CALLS to the county council chief to participate in nuclear waste talks were rejected on the basis that a planned underground facility would result in "the loss of thousands of well paid jobs."

At the cabinet meeting on Thursday, Cumbria County Council's leader Stewart Young was asked to consider reversing the decision not to participate in the Copeland GDF Community Partnership.

A Community Partnership is tasked with discussing the possibility of hosting a GDF (Geological Disposal Facility) with residents of the area.

An underground nuclear waste facility is being discussed for the Gosforth, Seascale and Beckermet area by the Mid Copeland GDF Community Partnership.

The South Copeland GDF Community Partnership has formed to discuss the possibility of hosting a GDF in Millom.

Copeland Council agreed to join the partnerships along with Cumbria Association of Local Councils and Radioactive Waste Management, releasing £1 million a year in investment for each area.

The county council decided not to take part in talks on the underground storage of nuclear waste in 2021 and during a previous process in 2013.

Millom councillor Keith Hitchen gave a speech to cabinet, calling for a reversal of the decision allowing the area to fully reap the rewards of community investment.

Cllr Hitchen said: "I believe it's important we don't lose sight, with what we have to do in the next 16 months, that we still have to represent the views and opinions of our local communities.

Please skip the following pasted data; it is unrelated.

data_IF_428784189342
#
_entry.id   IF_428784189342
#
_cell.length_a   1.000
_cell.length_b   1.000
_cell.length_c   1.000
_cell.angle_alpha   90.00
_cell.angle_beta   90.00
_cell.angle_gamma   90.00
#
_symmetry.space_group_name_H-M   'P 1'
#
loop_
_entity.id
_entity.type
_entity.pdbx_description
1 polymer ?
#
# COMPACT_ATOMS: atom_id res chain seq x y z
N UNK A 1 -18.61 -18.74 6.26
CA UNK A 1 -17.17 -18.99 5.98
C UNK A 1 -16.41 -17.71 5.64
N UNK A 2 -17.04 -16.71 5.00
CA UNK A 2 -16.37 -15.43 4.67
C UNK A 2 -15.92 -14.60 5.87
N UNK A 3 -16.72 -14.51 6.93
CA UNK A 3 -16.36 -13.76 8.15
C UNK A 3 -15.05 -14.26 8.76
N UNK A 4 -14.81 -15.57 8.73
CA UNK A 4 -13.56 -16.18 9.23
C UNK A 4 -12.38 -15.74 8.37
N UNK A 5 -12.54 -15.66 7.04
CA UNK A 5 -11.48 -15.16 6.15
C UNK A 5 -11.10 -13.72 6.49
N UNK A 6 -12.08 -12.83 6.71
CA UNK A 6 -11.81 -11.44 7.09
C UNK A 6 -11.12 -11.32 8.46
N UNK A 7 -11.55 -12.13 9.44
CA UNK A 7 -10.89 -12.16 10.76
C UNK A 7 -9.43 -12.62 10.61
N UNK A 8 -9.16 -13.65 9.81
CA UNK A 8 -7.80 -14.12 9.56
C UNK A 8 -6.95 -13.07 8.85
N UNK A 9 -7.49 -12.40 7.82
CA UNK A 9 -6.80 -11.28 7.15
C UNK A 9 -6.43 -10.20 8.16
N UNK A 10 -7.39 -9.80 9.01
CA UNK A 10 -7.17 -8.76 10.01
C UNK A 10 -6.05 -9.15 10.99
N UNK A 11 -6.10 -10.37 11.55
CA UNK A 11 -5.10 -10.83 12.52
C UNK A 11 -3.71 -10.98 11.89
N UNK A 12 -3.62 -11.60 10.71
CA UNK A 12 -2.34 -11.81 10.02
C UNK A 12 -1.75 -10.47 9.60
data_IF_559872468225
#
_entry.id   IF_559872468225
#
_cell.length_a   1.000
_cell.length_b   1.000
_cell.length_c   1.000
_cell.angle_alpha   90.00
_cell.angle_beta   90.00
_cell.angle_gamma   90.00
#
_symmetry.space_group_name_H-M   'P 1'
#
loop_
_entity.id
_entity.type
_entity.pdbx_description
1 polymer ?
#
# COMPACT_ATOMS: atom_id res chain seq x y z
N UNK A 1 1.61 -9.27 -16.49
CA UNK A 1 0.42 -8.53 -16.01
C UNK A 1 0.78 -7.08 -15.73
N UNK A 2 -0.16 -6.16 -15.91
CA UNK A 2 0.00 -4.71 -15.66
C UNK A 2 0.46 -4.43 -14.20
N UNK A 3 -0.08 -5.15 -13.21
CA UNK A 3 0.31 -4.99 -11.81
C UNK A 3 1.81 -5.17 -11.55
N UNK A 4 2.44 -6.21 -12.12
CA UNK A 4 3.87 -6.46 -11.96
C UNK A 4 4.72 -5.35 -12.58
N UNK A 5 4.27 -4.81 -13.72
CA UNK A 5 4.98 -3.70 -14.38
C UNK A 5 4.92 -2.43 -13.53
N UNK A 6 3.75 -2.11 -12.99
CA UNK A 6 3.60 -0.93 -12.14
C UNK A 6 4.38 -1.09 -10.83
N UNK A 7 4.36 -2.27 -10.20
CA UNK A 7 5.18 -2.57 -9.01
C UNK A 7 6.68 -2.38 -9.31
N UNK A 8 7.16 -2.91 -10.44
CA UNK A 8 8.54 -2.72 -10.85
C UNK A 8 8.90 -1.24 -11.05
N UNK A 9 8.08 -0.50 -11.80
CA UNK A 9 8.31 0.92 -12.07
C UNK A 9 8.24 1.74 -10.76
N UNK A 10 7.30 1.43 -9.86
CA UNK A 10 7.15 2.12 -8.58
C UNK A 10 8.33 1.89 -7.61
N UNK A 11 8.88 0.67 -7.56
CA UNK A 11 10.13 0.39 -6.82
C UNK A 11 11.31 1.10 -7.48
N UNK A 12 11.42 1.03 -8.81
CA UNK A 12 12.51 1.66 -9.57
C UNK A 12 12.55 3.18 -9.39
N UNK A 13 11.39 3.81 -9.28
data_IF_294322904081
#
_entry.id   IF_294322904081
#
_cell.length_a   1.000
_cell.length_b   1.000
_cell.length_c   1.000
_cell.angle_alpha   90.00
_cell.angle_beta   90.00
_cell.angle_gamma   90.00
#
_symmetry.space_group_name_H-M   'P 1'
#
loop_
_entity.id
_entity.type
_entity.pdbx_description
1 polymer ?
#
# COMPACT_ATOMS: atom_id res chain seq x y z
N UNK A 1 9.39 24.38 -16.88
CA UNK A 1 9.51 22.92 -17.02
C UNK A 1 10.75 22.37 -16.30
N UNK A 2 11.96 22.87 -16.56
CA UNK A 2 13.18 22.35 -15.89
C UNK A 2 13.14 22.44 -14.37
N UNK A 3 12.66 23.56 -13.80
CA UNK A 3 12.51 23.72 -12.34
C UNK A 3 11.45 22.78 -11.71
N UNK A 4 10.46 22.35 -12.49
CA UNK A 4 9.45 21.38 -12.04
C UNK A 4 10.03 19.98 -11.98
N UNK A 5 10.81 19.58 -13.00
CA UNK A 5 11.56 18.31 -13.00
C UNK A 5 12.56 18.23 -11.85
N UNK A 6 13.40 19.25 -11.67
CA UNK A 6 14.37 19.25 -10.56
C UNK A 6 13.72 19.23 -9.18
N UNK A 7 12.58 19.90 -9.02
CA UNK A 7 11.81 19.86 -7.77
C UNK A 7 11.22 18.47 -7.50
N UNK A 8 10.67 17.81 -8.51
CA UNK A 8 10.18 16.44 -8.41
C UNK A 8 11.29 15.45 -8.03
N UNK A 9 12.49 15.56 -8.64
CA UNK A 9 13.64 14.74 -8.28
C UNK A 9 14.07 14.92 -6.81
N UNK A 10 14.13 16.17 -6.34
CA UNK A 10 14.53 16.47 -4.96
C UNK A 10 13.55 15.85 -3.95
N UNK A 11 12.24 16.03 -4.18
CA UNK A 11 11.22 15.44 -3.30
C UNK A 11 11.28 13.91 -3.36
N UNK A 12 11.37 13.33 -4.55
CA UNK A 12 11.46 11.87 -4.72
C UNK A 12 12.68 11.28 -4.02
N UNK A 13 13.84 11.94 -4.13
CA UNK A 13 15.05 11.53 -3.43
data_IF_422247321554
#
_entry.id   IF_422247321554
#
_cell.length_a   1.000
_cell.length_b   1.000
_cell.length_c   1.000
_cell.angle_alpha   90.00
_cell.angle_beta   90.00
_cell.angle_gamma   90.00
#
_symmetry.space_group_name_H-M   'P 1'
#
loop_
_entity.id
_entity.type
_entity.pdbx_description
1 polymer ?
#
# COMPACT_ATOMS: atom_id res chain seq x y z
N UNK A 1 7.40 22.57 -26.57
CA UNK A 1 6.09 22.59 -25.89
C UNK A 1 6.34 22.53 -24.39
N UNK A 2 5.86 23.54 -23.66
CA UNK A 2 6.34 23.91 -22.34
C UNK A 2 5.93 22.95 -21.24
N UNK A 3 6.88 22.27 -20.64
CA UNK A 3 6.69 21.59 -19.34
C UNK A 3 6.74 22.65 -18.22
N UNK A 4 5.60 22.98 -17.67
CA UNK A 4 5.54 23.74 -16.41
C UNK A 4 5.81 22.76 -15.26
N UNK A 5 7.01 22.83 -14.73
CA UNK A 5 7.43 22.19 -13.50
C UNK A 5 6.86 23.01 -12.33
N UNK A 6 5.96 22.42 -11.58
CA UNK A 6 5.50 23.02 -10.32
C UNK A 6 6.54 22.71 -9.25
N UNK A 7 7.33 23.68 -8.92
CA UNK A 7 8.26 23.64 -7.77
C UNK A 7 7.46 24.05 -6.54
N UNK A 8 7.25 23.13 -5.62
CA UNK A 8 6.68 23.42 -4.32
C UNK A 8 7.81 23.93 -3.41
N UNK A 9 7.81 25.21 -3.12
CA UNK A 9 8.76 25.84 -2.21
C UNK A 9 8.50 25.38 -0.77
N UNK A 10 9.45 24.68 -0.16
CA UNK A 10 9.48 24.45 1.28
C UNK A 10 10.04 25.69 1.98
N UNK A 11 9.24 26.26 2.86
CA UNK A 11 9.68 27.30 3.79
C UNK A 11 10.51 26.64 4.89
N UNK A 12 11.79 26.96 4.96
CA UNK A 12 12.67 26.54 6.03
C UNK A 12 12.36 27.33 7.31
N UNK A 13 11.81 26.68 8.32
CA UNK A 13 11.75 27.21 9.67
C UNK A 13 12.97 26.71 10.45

"We have projects going on that I'm sure would benefit from a share of that million pounds."

"Here we have an opportunity to actually give guidance to that partnership on where some of those funds could be invested."

But the leader said: "The huge concern about which you should be concerned, Copeland Council should be concerned and indeed the residents is that if this goes ahead and the waste from Sellafield is transferred to a GDF, that will lead to the loss of thousands of well paid jobs at Sellafield.

"Because Sellafield exists to look after the waste legacy of the nuclear industry. I for one couldn't support what would destroy the economy in that part of West Cumbria."

Cllr Young said GDF would also have "profound" financial implications for the councils: "As buildings were taken down as part of the ongoing work programme, the company has been required to apply for a review of their business rates and as that process continues and buildings get dismantled, they will continue to do that.

"Copeland lost £13 million as a result of that last review, the county council lost £4 million."

A spokesperson for Radioactive Waste Management said: “Cumbria County Council has been invited to join all GDF Community Partnerships in Cumbria and that invitation remains open.

“A GDF will generate many thousands of jobs over its 100-plus year lifetime, both at the facility and in the wider supply chain, as well as a range of contract opportunities for businesses.

“There will continue to be thousands of jobs at Sellafield for the foreseeable future: clean-up and remediation of the site will take at least another 100 years. The site plans also take full account of a GDF being developed.”